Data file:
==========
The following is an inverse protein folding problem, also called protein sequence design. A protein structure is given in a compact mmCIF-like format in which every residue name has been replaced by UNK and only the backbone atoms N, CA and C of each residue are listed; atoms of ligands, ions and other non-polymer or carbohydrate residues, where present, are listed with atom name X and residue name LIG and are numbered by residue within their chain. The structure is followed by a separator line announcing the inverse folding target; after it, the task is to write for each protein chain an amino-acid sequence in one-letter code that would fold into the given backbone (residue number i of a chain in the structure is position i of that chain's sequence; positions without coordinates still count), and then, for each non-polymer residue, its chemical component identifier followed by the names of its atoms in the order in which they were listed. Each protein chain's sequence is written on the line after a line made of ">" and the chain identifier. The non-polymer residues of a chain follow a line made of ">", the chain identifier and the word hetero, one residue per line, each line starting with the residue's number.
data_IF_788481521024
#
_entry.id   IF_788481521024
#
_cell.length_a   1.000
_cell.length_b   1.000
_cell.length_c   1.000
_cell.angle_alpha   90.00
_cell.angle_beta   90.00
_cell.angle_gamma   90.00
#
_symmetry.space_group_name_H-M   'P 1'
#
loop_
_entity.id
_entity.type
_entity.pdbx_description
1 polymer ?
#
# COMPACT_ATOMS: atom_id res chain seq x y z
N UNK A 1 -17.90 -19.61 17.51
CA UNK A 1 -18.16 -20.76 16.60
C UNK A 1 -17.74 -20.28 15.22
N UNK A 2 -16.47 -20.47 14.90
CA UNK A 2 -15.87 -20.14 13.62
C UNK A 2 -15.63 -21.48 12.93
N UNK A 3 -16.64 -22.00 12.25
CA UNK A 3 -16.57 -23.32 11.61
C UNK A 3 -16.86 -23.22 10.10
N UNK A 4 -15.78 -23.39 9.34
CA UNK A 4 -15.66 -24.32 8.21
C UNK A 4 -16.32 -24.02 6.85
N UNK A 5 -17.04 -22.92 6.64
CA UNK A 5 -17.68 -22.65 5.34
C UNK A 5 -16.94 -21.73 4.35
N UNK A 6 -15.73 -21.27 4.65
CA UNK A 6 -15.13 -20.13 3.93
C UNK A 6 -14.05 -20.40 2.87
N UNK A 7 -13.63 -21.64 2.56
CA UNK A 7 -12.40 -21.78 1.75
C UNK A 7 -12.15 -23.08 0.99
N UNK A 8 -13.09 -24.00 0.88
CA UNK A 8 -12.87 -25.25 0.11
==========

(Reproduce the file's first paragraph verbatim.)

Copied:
The following is an inverse protein folding problem, also called protein sequence design. A protein structure is given in a compact mmCIF-like format in which every residue name has been replaced by UNK and only the backbone atoms N, CA and C of each residue are listed; atoms of ligands, ions and other non-polymer or carbohydrate residues, where present, are listed with atom name X and residue name LIG and are numbered by residue within their chain. The structure is followed by a separator line announcing the inverse folding target; after it, the task is to write for each protein chain an amino-acid sequence in one-letter code that would fold into the given backbone (residue number i of a chain in the structure is position i of that chain's sequence; positions without coordinates still count), and then, for each non-polymer residue, its chemical component identifier followed by the names of its atoms in the order in which they were listed. Each protein chain's sequence is written on the line after a line made of ">" and the chain identifier. The non-polymer residues of a chain follow a line made of ">", the chain identifier and the word hetero, one residue per line, each line starting with the residue's number.